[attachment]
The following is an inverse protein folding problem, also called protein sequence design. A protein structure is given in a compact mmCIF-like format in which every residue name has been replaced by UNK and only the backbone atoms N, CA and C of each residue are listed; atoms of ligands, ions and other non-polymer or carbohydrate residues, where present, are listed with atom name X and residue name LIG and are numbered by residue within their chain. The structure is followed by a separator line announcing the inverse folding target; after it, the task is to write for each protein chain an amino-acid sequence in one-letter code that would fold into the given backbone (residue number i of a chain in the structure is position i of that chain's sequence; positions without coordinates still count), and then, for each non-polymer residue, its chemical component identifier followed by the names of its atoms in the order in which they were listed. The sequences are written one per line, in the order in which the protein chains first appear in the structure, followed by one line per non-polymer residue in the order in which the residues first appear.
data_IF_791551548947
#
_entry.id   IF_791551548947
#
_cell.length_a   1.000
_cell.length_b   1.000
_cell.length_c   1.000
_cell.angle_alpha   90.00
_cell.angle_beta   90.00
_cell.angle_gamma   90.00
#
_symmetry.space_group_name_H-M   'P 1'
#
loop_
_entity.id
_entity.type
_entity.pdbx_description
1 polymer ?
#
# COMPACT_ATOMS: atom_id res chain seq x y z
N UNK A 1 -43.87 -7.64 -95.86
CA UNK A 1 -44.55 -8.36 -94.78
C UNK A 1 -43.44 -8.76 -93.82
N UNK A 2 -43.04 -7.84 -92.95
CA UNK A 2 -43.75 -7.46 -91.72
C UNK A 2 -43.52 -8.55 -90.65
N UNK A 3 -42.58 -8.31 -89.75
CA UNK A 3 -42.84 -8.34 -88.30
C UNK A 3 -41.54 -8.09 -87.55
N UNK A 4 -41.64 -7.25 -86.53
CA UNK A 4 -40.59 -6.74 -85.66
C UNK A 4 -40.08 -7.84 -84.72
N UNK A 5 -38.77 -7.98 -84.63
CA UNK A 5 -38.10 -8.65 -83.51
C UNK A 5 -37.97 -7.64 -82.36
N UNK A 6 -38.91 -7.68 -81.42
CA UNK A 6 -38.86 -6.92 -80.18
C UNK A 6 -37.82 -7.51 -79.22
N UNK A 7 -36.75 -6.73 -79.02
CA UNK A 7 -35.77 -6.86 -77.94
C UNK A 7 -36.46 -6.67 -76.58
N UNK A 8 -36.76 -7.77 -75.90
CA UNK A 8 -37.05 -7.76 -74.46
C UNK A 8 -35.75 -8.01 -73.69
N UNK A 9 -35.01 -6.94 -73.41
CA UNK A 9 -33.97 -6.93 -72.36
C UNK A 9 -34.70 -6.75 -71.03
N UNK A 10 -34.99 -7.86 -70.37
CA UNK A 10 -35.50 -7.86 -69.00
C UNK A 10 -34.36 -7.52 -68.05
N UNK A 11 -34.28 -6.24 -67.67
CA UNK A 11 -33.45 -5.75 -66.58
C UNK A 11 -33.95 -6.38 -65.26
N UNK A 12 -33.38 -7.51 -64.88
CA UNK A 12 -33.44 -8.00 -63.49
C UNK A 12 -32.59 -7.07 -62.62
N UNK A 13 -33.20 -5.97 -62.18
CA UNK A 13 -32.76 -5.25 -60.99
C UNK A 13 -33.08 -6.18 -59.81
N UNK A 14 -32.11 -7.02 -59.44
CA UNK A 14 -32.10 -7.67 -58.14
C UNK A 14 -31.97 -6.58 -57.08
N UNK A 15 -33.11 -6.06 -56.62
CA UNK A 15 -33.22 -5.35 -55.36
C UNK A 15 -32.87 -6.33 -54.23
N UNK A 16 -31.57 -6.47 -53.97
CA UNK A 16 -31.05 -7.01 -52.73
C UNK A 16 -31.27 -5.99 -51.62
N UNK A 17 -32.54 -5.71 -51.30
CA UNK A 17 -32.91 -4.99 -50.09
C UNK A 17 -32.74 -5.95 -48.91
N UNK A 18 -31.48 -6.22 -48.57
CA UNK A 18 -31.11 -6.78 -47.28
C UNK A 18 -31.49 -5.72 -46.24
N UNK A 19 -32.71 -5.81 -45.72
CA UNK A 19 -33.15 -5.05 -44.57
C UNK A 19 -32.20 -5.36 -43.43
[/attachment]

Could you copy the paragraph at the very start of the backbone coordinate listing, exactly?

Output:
The following is an inverse protein folding problem, also called protein sequence design. A protein structure is given in a compact mmCIF-like format in which every residue name has been replaced by UNK and only the backbone atoms N, CA and C of each residue are listed; atoms of ligands, ions and other non-polymer or carbohydrate residues, where present, are listed with atom name X and residue name LIG and are numbered by residue within their chain. The structure is followed by a separator line announcing the inverse folding target; after it, the task is to write for each protein chain an amino-acid sequence in one-letter code that would fold into the given backbone (residue number i of a chain in the structure is position i of that chain's sequence; positions without coordinates still count), and then, for each non-polymer residue, its chemical component identifier followed by the names of its atoms in the order in which they were listed. The sequences are written one per line, in the order in which the protein chains first appear in the structure, followed by one line per non-polymer residue in the order in which the residues first appear.